THE POINT OF ARRIVAL.
THE POINT OF ARRIVAL Carrie Newcomer (Available Light Records, 2019)
In reviewing Carrie Newcomer's new album, The Point of Arrival, I want to make clear my bias. What is marketed as spiritual (even progressive spiritual) music generally turns me off. Call me a snob, but often spiritual music comes off as sanctimonious and lacking in musical depth. The Point of Arrival, Newcomer's 16th album, not only avoids these pitfalls but also sincerely delivers a solid, thought-provoking, poetic album.
Newcomer's spiritual practice as a Quaker is evidenced in her mingling of God and the everyday. There is a touch of fellow Quaker Emily Dickinson in Newcomer's lyrics, a fact that elevates the album. In "Everything We Need," she sings, "I pressed my palm, tree after tree / To feel the weight of time / The light came down in silver threads / All mixed with rain and pine."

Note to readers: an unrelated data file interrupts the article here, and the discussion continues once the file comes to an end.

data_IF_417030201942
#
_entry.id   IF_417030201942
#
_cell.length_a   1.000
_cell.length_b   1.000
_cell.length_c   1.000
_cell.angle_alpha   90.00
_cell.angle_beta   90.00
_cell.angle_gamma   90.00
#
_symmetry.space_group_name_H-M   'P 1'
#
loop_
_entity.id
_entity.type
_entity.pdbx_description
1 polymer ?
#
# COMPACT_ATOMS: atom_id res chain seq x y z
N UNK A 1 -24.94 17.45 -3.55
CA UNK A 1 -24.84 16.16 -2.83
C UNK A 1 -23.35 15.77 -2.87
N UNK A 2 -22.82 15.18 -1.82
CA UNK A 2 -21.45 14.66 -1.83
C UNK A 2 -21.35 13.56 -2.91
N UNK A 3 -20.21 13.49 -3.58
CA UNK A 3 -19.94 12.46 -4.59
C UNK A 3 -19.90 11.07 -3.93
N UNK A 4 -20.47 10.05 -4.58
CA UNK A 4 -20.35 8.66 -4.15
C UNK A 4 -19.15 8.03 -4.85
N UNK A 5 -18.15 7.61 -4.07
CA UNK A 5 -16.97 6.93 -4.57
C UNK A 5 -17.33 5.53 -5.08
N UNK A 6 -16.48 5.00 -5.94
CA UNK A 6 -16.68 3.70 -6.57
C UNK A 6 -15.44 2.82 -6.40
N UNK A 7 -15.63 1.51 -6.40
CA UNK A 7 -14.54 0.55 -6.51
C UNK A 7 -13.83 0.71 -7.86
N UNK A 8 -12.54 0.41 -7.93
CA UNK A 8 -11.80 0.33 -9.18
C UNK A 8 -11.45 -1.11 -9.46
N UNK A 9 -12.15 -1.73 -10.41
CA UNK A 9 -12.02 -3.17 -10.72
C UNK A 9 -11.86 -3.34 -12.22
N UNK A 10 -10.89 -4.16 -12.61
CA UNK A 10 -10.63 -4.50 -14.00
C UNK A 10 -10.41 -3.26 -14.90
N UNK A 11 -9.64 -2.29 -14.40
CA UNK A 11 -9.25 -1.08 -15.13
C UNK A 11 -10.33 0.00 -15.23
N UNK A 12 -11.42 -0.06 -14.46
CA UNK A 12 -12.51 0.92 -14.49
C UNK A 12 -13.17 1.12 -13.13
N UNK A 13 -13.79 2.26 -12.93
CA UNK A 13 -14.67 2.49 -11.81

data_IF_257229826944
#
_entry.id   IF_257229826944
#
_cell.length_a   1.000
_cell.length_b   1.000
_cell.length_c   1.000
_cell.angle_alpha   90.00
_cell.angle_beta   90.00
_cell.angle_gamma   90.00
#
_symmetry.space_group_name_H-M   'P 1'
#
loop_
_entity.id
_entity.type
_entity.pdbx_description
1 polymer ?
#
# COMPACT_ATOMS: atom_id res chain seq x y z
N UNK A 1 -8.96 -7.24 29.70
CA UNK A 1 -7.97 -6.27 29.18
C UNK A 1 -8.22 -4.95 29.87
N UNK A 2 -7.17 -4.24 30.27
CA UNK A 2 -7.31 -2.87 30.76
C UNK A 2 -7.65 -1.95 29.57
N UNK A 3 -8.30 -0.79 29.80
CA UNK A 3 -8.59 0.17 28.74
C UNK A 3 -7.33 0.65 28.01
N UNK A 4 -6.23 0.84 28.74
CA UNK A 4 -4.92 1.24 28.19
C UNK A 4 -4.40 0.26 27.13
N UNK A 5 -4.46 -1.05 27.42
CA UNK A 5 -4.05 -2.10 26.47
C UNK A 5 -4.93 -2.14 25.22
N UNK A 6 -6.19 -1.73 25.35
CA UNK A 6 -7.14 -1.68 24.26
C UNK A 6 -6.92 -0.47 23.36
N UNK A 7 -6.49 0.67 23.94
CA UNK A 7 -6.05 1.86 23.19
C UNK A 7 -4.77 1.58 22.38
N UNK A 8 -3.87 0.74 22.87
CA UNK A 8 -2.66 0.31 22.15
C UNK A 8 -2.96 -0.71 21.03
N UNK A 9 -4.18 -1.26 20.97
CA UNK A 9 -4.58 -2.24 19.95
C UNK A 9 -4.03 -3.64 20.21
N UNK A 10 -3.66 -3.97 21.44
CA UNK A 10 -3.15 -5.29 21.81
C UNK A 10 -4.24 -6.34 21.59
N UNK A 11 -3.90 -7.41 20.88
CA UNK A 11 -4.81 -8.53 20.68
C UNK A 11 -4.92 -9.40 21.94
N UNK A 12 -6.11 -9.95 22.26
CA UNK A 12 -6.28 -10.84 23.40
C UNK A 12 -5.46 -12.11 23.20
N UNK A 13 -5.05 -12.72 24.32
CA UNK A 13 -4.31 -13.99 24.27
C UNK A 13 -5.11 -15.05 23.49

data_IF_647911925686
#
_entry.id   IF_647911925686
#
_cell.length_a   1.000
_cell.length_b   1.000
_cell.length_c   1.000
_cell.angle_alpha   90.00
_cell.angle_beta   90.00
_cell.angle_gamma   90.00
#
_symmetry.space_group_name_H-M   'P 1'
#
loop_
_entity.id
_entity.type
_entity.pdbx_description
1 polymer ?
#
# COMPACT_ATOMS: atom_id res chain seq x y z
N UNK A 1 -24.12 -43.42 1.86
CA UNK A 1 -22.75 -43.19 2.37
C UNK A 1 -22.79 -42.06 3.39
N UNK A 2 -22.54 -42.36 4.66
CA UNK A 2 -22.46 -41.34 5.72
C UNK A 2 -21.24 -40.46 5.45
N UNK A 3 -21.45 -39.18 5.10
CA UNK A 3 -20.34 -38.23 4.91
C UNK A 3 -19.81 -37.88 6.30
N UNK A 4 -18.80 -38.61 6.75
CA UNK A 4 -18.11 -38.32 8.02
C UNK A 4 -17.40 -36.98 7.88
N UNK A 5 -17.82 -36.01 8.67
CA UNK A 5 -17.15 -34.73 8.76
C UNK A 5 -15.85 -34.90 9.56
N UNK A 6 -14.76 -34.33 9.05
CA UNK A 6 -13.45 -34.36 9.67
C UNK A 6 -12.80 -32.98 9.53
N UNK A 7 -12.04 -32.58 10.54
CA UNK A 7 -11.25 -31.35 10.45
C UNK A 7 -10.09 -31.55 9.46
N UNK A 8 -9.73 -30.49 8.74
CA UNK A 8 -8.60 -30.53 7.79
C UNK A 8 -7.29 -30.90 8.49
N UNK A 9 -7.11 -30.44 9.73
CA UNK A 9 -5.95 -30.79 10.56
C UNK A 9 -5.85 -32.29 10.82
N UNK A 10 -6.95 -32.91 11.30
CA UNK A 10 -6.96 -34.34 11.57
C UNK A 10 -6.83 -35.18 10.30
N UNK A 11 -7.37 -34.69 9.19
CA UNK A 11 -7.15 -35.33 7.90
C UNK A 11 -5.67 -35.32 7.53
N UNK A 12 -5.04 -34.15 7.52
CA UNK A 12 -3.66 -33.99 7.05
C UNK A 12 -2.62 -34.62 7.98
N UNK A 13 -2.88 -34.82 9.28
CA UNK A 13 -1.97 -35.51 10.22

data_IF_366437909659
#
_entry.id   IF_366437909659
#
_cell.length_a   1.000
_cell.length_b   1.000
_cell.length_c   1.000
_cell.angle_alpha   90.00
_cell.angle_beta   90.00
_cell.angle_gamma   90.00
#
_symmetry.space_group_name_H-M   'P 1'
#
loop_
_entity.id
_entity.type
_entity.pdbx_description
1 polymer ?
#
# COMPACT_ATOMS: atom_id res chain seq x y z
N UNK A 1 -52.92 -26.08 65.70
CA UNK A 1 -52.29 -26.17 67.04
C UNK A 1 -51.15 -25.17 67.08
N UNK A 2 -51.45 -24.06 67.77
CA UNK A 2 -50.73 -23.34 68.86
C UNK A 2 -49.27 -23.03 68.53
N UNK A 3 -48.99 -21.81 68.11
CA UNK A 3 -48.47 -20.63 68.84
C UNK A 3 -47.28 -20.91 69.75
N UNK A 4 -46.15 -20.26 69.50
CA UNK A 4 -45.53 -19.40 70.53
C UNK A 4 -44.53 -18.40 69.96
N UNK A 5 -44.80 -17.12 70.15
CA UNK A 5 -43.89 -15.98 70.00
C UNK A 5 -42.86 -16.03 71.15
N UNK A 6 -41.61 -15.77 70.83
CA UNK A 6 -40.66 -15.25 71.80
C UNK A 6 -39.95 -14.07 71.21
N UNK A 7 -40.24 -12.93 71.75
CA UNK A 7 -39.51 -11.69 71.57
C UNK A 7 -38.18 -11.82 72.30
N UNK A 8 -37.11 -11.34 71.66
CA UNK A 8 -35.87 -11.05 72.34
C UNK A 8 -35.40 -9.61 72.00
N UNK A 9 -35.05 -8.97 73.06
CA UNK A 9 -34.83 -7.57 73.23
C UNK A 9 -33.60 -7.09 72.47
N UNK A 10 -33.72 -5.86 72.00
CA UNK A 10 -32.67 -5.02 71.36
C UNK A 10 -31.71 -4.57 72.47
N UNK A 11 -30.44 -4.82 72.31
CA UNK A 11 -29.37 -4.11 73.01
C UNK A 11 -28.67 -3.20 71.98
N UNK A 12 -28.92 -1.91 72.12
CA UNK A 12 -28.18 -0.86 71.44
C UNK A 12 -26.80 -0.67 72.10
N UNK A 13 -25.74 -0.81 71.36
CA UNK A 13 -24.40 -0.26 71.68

The album is concerned with the transitive nature of our lives and how we fumble through grief and growth impatiently. Our fast-paced society cannot fathom eternity. Newcomer's songs are an invitation to relax in the moments when we most want to run. In "That's the Way These Things Go," the chorus splits hairs on the difference between being lost and wandering: "But I'm not lost / I'm only wandering."
On The Point of Arrival, Newcomer reminds us to be less concerned with where we are going than with where we are right now. The fact that God is present in this moment is what matters. This is a much-needed alternative to the anxious pace of modern life. In the chorus to "Everything We Need," Newcomer's prayer-as-lyrics suggest: "Today I sense that all is near / Evermore and soon to be / Within us and between us is / Everything we need." Part poetry, part prayer, part music album, the latest from Carrie Newcomer has arrived just in time.